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How does the Sale of Goods Act protect you when you buy a car?

Whether you buy a new or used car from a dealer before October 1st 2015, the Sale of Goods Act 1979 applies

Words by: First published: 24th July 2015
Applying to anything that’s sold in the UK, this act covers both new and used cars. However, it only applies to deals where the contract was signed before October 1st 2015. For deals concluded after that date, you're covered by the Consumer Rights Act 2015.

Most importantly, the Sale of Goods Act insists that anything you buy must be:
  • ‘Of satisfactory quality’ (in the case of a used car, this takes into account a car’s age and mileage)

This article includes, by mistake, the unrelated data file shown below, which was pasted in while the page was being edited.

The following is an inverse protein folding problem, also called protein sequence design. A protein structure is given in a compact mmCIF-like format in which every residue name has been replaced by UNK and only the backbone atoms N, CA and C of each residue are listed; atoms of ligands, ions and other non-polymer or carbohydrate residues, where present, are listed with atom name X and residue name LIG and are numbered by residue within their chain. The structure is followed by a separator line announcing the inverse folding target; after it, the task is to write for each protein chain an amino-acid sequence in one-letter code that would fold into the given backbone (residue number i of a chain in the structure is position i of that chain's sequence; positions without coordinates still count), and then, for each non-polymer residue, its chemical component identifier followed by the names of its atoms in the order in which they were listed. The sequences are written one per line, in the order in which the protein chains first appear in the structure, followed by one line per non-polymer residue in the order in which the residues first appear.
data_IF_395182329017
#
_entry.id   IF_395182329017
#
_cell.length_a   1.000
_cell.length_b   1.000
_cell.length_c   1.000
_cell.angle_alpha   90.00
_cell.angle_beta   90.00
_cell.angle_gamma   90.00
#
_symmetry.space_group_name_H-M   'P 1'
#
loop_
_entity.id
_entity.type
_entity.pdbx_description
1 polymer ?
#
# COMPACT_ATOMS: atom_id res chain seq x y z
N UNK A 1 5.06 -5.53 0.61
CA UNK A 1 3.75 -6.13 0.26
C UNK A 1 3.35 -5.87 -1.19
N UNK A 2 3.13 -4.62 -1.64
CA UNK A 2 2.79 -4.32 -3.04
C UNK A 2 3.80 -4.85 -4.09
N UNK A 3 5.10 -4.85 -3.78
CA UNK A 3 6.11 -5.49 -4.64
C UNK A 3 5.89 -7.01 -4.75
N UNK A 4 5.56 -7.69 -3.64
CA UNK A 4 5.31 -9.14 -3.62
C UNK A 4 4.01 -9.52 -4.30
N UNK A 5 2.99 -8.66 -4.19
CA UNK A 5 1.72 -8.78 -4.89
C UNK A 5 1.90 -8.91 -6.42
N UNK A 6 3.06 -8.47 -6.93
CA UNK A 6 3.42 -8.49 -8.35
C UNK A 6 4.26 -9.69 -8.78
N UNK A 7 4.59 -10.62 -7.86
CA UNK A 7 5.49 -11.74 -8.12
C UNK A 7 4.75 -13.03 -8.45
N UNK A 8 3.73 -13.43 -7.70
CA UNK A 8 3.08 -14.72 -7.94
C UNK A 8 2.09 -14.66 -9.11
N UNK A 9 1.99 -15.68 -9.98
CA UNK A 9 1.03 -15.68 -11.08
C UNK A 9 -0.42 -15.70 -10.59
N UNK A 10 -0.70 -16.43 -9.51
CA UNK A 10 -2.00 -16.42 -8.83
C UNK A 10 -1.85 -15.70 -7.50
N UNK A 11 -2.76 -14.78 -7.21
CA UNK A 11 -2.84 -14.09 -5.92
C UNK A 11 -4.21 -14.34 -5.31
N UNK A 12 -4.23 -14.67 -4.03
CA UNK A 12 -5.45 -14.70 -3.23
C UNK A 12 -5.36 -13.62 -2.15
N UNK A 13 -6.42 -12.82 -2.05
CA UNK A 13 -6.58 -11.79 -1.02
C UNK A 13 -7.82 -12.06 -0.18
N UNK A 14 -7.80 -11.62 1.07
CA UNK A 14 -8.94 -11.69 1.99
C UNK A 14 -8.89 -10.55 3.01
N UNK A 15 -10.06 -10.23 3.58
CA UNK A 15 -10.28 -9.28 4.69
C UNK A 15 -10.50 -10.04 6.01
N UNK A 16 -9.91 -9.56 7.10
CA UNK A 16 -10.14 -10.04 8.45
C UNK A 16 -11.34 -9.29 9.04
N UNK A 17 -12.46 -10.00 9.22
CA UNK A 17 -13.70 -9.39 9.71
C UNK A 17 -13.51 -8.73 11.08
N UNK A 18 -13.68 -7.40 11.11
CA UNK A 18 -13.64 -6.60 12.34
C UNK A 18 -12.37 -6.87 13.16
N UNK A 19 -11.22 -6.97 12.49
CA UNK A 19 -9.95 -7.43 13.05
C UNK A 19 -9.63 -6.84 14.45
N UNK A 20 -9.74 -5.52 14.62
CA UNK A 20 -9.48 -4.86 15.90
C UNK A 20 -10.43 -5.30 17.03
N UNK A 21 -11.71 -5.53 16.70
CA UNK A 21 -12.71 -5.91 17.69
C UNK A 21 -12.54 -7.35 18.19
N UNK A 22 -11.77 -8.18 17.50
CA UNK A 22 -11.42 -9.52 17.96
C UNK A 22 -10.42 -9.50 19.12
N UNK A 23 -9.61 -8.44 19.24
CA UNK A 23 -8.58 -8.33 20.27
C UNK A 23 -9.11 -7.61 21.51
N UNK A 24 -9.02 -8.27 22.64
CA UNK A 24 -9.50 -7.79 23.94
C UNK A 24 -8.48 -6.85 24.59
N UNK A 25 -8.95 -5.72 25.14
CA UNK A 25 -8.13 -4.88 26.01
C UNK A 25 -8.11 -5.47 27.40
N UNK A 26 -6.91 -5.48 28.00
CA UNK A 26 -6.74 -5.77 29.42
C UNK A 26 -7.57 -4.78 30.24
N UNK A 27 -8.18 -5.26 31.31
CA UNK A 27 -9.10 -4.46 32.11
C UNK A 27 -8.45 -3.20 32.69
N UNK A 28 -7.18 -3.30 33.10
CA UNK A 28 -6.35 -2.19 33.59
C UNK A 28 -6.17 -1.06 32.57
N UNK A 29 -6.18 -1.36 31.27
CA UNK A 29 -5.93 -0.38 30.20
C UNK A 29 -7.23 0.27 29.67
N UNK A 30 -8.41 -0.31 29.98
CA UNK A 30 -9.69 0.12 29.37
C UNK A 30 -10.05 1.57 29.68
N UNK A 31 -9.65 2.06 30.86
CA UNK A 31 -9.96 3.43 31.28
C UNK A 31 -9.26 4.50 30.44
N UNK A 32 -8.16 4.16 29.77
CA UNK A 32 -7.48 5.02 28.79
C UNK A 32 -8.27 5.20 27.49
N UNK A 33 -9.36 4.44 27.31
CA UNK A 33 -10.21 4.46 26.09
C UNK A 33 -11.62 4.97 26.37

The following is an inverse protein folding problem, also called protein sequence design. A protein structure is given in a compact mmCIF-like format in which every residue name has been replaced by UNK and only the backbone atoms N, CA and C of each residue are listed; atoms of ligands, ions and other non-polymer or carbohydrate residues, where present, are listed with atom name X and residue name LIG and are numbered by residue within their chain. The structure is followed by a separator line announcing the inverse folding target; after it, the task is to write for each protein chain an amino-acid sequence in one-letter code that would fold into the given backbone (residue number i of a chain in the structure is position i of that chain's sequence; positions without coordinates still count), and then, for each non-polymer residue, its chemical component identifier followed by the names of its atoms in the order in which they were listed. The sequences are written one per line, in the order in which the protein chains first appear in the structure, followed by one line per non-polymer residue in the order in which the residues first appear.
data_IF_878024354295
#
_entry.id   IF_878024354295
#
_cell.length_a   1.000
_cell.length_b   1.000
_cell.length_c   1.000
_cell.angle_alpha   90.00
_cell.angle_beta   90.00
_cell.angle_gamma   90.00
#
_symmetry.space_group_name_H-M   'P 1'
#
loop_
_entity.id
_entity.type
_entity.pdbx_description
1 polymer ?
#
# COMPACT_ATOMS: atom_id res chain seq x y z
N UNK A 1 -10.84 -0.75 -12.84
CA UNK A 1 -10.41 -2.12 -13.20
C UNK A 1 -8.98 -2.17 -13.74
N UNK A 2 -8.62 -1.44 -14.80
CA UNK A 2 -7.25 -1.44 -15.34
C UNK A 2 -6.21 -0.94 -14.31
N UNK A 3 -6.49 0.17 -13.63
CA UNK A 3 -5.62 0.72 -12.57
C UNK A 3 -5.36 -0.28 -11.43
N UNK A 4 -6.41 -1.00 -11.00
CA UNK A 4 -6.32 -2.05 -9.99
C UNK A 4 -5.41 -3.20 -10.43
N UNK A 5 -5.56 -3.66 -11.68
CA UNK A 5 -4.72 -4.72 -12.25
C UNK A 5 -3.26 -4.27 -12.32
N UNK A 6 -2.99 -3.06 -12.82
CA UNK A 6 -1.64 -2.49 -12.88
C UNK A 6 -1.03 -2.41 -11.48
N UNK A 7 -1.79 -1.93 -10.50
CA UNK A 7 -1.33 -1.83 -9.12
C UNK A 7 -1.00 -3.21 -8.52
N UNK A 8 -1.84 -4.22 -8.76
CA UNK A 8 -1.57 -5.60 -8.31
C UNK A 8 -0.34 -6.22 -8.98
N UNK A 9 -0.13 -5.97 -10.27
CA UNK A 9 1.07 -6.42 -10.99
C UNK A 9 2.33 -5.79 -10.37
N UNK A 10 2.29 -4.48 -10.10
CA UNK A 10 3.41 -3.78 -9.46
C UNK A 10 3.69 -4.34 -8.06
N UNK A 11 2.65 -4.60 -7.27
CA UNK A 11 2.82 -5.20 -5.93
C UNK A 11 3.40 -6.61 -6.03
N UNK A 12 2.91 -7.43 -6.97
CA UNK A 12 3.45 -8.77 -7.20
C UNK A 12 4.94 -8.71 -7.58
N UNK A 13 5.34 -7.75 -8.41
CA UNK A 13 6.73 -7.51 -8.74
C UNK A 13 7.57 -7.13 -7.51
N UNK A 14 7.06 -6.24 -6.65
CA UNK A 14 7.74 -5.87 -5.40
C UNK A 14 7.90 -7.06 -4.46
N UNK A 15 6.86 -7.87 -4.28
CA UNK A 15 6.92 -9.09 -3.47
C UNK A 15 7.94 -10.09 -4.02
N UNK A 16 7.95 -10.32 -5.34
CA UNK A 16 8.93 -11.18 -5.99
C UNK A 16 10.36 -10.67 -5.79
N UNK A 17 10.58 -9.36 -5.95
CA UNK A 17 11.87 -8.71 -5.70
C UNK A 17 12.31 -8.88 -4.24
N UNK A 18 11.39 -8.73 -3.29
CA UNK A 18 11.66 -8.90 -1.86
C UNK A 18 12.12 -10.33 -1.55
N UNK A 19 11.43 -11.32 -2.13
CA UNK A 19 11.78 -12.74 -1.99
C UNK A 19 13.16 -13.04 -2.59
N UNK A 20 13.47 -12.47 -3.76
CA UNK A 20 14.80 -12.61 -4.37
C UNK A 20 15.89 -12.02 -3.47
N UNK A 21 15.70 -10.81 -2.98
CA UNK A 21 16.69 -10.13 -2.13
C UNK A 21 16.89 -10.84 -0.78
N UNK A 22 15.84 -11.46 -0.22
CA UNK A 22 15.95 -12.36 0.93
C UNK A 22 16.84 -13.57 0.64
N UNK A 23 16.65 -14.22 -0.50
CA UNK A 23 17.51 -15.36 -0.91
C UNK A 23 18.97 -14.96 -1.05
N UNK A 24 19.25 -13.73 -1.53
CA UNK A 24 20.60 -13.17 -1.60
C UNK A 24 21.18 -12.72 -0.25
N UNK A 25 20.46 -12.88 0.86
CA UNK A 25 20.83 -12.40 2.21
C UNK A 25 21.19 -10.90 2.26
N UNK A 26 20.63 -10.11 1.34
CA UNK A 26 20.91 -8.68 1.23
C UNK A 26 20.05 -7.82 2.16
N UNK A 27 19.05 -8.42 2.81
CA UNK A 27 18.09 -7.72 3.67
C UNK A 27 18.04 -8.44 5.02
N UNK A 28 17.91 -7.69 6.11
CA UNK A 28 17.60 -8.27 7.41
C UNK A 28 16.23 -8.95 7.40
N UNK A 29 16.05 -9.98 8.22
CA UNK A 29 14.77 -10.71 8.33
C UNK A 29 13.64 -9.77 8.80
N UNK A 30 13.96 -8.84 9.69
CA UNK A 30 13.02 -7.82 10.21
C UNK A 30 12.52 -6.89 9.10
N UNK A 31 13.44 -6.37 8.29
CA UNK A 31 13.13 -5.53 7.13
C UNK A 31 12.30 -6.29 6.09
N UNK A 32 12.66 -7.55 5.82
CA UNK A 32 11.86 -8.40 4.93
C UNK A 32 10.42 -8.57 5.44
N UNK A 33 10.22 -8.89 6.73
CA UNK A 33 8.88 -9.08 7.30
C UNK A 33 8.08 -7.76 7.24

• ‘Fit for purpose’
  • ‘As described’
Clearly, there’s a bit of wriggle room in these terms, but what it boils down to is this: within six months of buying a car, if it does not satisfy one of these points, you can have it repaired or replaced, or get a partial or full refund.

‘Of satisfactory quality’ is fairly self-explanatory, but an example of a vehicle that’s not ‘fit for purpose’ would be if a salesman told you it could tow a certain weight, but it turned out to be unable to do so. Something not being ‘as described’ would be if the car turned up painted in the wrong colour or fitted with the wrong equipment.

However, there are certain caveats, not least that this act doesn’t apply to cars bought on finance; for that, you’re covered by the Supply of Goods Act. And, remember that, if there is a fault with your car, you have to complain to the company who sold it rather than the manufacturer of the car.

However, if this act does apply to you and you want to make a complaint, there are important steps to take, and you can read all about these in the ‘How do you complain?’ section.
Related topics:
Buying a car - your rights